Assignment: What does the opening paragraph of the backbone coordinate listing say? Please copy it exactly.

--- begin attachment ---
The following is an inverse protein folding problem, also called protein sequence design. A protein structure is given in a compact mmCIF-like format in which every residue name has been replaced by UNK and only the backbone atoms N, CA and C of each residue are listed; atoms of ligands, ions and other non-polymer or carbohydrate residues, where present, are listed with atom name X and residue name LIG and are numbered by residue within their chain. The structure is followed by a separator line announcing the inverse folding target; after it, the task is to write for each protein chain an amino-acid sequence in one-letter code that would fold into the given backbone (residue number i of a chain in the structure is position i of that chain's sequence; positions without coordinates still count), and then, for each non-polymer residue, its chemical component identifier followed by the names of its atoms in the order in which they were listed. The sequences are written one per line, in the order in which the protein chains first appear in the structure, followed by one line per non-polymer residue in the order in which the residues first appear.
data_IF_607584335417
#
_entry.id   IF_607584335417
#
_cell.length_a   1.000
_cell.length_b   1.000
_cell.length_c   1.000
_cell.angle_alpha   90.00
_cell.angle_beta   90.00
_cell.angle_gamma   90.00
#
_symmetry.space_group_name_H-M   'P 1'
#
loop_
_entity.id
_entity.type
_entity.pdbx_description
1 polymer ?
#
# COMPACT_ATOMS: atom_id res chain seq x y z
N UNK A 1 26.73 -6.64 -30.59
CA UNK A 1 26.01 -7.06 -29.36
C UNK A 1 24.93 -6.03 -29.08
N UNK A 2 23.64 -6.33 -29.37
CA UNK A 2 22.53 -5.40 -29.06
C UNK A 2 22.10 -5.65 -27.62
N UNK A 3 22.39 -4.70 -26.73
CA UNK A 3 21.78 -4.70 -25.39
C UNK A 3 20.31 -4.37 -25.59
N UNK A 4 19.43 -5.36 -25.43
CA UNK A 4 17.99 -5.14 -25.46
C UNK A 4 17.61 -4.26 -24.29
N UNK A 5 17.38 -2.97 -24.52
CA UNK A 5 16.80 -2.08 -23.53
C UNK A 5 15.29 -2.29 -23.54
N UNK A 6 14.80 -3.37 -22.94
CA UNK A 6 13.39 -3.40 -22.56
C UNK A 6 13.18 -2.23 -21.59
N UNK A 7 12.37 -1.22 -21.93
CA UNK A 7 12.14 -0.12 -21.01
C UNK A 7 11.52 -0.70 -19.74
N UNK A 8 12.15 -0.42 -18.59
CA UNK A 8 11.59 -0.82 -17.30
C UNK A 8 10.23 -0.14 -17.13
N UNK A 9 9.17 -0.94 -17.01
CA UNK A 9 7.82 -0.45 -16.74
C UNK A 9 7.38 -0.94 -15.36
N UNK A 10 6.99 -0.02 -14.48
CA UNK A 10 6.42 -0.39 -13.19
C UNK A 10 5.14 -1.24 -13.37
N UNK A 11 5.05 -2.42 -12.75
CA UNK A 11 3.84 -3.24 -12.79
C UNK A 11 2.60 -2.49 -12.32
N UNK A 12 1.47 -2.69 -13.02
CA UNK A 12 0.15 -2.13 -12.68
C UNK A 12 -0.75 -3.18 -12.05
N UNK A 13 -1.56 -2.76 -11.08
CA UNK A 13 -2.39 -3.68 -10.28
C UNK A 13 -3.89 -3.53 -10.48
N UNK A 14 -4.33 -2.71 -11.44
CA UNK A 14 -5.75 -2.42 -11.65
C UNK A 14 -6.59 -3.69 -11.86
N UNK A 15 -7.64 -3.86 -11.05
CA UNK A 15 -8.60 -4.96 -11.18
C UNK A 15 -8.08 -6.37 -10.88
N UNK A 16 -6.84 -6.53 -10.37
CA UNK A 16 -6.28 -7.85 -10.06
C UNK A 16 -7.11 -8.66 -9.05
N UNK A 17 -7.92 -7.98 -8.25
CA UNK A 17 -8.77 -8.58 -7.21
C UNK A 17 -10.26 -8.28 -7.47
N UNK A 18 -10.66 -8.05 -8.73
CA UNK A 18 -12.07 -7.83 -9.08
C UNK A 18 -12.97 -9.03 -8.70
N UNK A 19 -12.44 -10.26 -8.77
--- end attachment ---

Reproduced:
The following is an inverse protein folding problem, also called protein sequence design. A protein structure is given in a compact mmCIF-like format in which every residue name has been replaced by UNK and only the backbone atoms N, CA and C of each residue are listed; atoms of ligands, ions and other non-polymer or carbohydrate residues, where present, are listed with atom name X and residue name LIG and are numbered by residue within their chain. The structure is followed by a separator line announcing the inverse folding target; after it, the task is to write for each protein chain an amino-acid sequence in one-letter code that would fold into the given backbone (residue number i of a chain in the structure is position i of that chain's sequence; positions without coordinates still count), and then, for each non-polymer residue, its chemical component identifier followed by the names of its atoms in the order in which they were listed. The sequences are written one per line, in the order in which the protein chains first appear in the structure, followed by one line per non-polymer residue in the order in which the residues first appear.